Of Course
[Welcome. You are visitor no. ]

My Photo
Name:

Derek Best has contributed to several publications, including Macleans Magazine Canada, and Omni Magazine, USA. He is has also produced many documentary films for Television. For many years, he has been interested in A Course in Miracles, a metaphysical thought system, and maintains the official website for that organization. "ACIM", he says "is central to my personal way of seeing the world." This site is strictly personal however. Derek has an eclectic range of interests, and writes about them here as the mood strikes him.

Saturday, July 22, 2006

Great Wall

When I was in China I still had to update the Course website weekly. This was a challenge because the Chinese apparently consider the Course to be seditious material. I was completely unable to access the website from anywhere inside China; I would simply receive a polite notice on my screen (in Chinese) saying that web page was "unavailable". I suppose all that discussion of love and forgiveness must seem pretty threatening. Two thousand years ago they built the Great Wall to keep the outside world -- outside. Today they are completing its modern day equivalent -- the Great Firewall. They are spending huge amounts in manpower to try and ensure that freedom of information is not a feature of everyday life. I don't know if they will succeed; as long as there are proxy servers in the world, people will just log on and surf freely, (as I did.) Still it is thought-provoking to know the Course is in the same forbidden league as Falun-Gong, BBC News, the Dalai Lama, the Massachussetts Institute of Technology, Columbia University, the country of Taiwan, and about 19,000 other websites, at last count.
But before we rush in waving flags and handing out gum, let us remember China's culture is far older than our own. Is it not neoconservatism to assume that what we revere in the west is applicable and desirable globally? That the Chinese "deserve" free access to information? Could we not look at our own recent history of suspicion and censorship, paranoia and possible eavesdropping, and mutter - very quietly - "mea culpa". Anyone who believes there is no internet censorship in our homeland might want to try logging on to the Course website using the free wi-fi at any of the 900 U.S. locations of Panera Bread. You will see a screen telling you that you have tried to access "occult" material, and your request has been blocked. (Fortunately the sandwiches aren't bad.) That old stand-by of Cultural Relativism suggests we should leave other countries well-enough alone. China will get to wherever it is going with or without our opinions or values. Napoleon is reputed to have said "Let China sleep. When she awakens the world will be sorry", which was itself a kind of laissez faire relativism. The classical objection to Cultural Relativism is that non-interference can prevent moral progess... as manifested in this case by the alleged suppression of freedoms. However no one can deny the huge de-facto influence of Western culture on the East already, and what moral progress has that accomplished? If having an entire generation of Chinese women craving Britney Spears' wardrobe is moral progress, perhaps it might be better not to spread our values quite so zealously.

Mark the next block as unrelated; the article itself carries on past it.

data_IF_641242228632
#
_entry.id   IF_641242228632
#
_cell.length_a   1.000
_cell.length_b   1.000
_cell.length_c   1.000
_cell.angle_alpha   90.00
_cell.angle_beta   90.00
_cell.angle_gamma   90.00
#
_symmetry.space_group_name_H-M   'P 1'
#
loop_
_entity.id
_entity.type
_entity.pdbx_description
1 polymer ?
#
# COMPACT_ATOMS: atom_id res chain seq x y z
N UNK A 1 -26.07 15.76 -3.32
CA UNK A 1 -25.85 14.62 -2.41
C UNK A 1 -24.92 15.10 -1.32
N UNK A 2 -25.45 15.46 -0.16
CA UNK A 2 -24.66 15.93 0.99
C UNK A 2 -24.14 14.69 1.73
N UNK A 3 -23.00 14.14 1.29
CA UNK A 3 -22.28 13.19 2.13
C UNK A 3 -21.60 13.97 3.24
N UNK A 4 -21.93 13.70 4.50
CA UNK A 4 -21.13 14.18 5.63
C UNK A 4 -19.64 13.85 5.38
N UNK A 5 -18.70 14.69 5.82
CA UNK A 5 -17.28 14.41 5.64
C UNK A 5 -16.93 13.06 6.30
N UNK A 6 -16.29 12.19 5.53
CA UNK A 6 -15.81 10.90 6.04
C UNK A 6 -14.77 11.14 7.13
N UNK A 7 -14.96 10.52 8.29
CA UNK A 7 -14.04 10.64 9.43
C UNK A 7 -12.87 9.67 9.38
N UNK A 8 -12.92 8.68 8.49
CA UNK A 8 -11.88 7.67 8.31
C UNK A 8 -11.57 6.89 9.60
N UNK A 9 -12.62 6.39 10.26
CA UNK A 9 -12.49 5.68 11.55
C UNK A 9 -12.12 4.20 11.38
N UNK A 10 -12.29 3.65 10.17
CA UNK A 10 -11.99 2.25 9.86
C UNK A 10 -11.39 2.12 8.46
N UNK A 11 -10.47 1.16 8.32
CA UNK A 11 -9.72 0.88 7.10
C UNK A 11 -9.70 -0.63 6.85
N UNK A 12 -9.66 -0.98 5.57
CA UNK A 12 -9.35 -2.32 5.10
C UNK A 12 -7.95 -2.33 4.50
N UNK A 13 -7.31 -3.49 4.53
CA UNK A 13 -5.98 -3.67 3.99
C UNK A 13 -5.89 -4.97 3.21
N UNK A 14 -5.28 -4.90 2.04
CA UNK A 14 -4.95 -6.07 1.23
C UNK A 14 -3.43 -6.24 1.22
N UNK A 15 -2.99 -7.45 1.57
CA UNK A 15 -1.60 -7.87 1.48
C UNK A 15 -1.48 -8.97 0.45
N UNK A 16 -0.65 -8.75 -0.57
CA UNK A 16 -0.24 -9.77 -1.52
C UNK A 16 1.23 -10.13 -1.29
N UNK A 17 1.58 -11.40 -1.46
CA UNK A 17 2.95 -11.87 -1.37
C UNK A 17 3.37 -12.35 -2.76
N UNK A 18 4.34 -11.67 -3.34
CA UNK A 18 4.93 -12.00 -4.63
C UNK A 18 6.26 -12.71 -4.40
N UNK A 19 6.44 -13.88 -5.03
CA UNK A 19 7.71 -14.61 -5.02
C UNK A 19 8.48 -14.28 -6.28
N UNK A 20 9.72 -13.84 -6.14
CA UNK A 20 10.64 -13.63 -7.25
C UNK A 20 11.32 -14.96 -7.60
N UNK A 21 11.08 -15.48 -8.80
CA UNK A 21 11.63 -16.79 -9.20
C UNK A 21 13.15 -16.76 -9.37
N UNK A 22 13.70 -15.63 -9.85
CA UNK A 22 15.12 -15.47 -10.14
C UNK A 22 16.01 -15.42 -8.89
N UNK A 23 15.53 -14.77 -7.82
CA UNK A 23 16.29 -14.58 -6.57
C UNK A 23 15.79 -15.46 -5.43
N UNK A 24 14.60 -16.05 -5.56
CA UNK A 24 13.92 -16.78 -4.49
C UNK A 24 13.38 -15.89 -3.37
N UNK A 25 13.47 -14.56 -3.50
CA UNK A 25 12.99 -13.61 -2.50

Anyway, no one can possibly suppress the truth forever. Nor need they. We all do an excellent job of burying it ourselves.

2 Comments: